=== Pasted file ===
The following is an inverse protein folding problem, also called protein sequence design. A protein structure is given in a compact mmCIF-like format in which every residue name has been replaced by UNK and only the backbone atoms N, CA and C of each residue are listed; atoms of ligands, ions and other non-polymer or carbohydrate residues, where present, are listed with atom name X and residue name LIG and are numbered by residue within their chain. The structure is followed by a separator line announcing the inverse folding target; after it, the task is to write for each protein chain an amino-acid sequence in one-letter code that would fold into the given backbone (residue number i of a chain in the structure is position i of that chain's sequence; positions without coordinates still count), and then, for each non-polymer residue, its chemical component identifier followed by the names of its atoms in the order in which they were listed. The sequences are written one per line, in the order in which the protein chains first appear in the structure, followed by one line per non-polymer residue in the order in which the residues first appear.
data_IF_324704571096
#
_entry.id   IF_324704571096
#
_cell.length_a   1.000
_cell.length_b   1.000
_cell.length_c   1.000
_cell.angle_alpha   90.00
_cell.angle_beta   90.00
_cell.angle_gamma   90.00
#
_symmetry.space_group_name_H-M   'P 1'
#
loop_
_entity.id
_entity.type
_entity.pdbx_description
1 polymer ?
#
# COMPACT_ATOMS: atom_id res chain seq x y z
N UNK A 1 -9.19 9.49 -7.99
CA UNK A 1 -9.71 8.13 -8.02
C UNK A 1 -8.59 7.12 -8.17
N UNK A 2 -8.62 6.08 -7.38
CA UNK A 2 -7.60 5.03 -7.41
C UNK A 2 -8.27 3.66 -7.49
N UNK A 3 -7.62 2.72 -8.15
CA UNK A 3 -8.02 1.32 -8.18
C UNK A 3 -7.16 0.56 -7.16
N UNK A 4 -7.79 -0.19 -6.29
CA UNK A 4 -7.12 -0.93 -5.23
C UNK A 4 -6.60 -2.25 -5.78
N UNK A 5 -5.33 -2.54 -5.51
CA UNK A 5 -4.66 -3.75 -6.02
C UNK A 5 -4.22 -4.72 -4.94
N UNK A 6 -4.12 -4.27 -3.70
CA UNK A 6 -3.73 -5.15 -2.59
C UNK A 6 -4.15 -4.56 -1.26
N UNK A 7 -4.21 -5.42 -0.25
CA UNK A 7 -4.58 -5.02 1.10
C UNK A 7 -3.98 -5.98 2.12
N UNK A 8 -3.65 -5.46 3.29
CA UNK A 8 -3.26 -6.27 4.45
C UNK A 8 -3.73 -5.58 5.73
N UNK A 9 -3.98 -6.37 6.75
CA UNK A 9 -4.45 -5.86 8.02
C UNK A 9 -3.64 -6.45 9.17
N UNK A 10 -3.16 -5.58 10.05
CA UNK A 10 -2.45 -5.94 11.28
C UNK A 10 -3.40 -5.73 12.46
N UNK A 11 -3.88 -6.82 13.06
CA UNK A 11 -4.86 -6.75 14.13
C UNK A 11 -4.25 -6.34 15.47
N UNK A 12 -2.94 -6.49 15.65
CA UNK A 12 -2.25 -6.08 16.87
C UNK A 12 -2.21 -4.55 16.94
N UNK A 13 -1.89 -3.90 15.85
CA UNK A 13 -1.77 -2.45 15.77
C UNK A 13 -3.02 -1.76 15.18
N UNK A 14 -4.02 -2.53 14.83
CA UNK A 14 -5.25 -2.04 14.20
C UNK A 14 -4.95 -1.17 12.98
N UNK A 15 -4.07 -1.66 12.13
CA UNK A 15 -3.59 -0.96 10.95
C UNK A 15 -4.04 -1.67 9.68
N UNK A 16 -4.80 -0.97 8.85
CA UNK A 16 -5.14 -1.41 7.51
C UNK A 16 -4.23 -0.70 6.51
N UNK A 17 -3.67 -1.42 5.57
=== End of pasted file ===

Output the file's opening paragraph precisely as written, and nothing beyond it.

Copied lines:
The following is an inverse protein folding problem, also called protein sequence design. A protein structure is given in a compact mmCIF-like format in which every residue name has been replaced by UNK and only the backbone atoms N, CA and C of each residue are listed; atoms of ligands, ions and other non-polymer or carbohydrate residues, where present, are listed with atom name X and residue name LIG and are numbered by residue within their chain. The structure is followed by a separator line announcing the inverse folding target; after it, the task is to write for each protein chain an amino-acid sequence in one-letter code that would fold into the given backbone (residue number i of a chain in the structure is position i of that chain's sequence; positions without coordinates still count), and then, for each non-polymer residue, its chemical component identifier followed by the names of its atoms in the order in which they were listed. The sequences are written one per line, in the order in which the protein chains first appear in the structure, followed by one line per non-polymer residue in the order in which the residues first appear.